To understand what happens next in Afghanistan, look to its neighbours | Mohammad Ali Shabani

In the vacuum left by the US, regional politics between Iran, UAE, Qatar and Saudi Arabia is bound to become more messy

As the US military finally leaves Afghanistan after 20 years, all eyes are rightly on the human tragedy and the political implications of the Taliban’s return to power. But to understand what may come next for both Afghanistan and the world, more attention needs to be paid to the tectonic shifts in the Arab and Iranian involvement in Afghanistan since the US-led invasion in 2001. Unless the regional contests for influence are accompanied by substantive and inclusive dialogue between these actors, turmoil will only increase for the country.

Iran’s changing role is a case in point. Tehran was once eager to get rid of the Taliban. In 1998, the killing of diplomats at the Iranian consulate in Mazar-i-Sharif almost ignited a war. The murders took place in the chaos of the Taliban’s capture of the northern Afghan city. Tehran thus put the blame on the Taliban, which in turn pinned it on rogue elements. So it was unconventional – but certainly not odd – when Iran and the US emerged as implicit partners against the Taliban in the aftermath of the September 11 attacks. Tehran and Washington jointly backed the Northern Alliance – an alliance of warlords that held 10% of Afghanistan – as an anti-Taliban force.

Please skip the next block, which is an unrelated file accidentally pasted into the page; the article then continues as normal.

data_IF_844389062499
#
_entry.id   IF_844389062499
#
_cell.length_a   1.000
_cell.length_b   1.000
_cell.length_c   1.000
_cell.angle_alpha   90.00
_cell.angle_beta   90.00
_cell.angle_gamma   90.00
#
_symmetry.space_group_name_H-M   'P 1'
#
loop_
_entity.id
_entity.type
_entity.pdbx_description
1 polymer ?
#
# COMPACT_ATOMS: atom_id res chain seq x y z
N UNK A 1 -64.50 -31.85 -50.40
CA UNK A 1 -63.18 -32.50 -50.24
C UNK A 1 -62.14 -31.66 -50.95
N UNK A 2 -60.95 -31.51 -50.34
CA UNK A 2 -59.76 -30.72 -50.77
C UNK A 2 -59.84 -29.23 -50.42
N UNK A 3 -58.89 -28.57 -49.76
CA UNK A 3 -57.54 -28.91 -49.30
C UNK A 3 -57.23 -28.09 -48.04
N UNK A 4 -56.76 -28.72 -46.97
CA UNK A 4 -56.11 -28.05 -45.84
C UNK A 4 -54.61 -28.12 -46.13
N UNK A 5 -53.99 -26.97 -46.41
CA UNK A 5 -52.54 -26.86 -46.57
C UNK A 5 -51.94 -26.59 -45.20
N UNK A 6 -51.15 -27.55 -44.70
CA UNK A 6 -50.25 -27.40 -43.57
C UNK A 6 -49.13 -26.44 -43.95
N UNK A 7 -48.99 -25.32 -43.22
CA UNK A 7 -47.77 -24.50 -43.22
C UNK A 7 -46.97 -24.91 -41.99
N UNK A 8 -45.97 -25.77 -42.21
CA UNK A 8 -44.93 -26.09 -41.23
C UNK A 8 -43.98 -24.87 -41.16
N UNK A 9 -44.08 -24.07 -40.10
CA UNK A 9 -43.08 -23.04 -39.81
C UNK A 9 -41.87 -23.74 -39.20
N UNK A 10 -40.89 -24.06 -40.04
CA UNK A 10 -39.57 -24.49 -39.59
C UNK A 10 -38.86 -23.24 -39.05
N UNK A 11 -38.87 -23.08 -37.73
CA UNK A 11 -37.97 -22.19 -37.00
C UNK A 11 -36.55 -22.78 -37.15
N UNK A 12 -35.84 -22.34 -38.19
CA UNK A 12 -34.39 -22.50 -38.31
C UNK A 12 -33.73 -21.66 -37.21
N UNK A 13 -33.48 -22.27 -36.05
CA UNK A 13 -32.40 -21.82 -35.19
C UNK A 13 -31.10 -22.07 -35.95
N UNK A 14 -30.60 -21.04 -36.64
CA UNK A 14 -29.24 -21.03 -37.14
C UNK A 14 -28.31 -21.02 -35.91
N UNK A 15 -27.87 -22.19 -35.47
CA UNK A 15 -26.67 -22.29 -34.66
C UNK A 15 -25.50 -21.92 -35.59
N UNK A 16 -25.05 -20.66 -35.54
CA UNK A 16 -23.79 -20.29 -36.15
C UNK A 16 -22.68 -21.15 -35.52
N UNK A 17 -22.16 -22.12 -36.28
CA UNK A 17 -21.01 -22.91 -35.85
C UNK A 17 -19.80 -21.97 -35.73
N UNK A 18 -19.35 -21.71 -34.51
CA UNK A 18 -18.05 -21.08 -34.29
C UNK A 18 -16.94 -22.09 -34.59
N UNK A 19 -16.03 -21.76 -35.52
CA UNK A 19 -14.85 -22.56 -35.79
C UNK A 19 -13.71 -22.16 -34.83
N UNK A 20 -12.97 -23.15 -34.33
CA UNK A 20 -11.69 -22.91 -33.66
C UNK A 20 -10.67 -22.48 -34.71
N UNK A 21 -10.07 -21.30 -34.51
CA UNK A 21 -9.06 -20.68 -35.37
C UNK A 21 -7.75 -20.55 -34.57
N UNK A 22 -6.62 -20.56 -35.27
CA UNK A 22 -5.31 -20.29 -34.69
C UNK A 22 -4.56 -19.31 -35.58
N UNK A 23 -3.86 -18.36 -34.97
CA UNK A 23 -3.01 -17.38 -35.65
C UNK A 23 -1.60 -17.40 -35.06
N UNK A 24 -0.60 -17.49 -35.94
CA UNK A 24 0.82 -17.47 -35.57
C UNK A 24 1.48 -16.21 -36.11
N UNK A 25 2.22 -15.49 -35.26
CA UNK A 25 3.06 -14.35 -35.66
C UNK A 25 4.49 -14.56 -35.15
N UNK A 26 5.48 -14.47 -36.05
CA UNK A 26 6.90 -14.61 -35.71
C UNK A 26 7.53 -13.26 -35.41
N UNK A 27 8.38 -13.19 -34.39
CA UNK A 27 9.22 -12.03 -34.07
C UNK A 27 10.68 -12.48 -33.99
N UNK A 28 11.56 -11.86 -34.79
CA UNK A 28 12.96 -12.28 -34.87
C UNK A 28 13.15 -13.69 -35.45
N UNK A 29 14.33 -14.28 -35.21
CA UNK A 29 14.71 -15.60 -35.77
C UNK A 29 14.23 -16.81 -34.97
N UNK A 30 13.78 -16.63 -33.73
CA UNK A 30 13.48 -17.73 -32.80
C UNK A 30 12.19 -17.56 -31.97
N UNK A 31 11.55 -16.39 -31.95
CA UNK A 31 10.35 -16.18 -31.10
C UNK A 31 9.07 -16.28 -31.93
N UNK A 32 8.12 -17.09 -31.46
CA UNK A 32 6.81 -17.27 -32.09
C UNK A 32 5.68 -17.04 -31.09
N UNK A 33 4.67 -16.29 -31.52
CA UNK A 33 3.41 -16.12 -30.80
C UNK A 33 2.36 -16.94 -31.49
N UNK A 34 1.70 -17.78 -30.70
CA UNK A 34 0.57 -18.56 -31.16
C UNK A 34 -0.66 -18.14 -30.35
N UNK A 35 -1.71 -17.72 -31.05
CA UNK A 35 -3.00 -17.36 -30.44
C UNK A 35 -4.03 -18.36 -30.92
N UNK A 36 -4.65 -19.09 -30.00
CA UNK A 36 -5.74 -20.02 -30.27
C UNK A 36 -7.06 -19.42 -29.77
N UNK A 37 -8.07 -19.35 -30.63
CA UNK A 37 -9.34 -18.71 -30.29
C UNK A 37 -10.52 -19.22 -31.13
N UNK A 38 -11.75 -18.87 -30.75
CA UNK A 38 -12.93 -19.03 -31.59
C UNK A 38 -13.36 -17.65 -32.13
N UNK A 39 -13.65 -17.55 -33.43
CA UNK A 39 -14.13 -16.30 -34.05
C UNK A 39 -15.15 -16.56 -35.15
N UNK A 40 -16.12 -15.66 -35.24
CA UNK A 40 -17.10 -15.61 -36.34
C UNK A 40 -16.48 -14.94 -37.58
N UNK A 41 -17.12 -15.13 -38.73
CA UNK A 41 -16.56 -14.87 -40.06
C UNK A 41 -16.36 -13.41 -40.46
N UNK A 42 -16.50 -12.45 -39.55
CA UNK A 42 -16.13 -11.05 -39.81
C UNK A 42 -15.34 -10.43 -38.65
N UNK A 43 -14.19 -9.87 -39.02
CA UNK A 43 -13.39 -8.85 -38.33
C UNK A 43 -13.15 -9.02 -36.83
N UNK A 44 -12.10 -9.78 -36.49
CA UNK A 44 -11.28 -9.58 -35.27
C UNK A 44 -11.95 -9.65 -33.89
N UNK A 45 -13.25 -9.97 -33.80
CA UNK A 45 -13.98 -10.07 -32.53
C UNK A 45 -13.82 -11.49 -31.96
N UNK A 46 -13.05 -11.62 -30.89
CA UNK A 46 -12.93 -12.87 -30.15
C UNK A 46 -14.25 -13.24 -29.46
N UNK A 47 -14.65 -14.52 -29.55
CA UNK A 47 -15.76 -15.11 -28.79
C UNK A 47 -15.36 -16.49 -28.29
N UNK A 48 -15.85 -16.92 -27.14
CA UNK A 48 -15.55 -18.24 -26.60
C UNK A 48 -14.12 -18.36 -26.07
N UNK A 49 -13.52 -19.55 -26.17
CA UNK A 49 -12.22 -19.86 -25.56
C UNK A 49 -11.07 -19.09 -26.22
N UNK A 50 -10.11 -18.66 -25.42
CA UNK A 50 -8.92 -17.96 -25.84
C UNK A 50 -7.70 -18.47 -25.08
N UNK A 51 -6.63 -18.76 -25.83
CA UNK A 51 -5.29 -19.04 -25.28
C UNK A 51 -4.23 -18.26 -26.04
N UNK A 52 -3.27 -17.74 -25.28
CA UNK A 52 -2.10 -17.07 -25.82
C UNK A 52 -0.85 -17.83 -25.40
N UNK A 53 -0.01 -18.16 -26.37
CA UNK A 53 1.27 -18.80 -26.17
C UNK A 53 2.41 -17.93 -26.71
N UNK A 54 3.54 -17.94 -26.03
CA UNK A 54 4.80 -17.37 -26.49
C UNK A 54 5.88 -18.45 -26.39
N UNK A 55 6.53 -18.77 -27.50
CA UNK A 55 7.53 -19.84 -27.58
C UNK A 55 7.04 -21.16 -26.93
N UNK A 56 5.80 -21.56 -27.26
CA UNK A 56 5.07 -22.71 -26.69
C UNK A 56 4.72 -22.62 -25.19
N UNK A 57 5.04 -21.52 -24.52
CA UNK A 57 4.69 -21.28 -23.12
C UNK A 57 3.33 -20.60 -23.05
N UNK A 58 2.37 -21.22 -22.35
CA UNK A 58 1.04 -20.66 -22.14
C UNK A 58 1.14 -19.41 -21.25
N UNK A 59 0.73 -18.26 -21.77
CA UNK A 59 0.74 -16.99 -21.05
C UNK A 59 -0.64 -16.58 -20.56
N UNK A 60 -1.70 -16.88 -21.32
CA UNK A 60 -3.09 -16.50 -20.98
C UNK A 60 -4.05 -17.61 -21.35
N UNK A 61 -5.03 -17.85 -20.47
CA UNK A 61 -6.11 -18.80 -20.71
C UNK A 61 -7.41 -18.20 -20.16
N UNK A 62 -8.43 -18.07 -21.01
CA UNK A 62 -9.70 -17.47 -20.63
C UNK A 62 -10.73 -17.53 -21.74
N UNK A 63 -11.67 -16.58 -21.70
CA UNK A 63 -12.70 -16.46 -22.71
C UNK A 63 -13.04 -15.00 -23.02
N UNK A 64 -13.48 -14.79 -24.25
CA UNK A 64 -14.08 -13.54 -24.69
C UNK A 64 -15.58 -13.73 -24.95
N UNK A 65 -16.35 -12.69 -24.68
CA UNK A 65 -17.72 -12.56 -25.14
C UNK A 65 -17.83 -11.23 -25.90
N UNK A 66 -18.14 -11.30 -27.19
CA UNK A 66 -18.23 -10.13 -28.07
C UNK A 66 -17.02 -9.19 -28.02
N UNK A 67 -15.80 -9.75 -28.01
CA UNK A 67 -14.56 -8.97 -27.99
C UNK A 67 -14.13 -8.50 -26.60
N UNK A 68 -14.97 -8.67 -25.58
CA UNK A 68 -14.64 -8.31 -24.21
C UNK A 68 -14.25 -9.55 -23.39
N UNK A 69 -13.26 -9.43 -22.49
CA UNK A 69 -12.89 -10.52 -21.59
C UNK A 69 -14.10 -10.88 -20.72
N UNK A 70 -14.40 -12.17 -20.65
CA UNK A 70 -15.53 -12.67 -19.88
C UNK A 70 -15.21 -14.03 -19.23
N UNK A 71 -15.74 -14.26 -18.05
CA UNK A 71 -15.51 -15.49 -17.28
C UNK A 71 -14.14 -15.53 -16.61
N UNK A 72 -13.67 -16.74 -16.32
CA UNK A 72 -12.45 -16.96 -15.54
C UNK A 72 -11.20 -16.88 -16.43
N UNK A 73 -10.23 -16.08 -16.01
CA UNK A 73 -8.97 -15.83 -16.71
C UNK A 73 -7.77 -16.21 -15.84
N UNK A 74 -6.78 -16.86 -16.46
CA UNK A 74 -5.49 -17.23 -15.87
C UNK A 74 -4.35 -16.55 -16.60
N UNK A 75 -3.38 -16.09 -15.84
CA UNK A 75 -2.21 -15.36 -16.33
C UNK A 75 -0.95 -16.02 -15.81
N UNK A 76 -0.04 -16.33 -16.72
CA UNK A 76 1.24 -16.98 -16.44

But two decades of mutual acrimony between Iran and the US since has had a variety of damaging consequences. Tehran has gradually engaged with the Taliban as a partner in its goal of expelling the “great Satan” from the region. And today, the Iranian political establishment openly accommodates the Afghan group. Astoundingly, some Iranian hardliners – Shia Islamists who view Iran as a guardian of all Shia communities in the region – are now at pains to convince their audiences that the Taliban – a Sunni Islamist group with a documented history of persecuting Shias – can be reasoned with.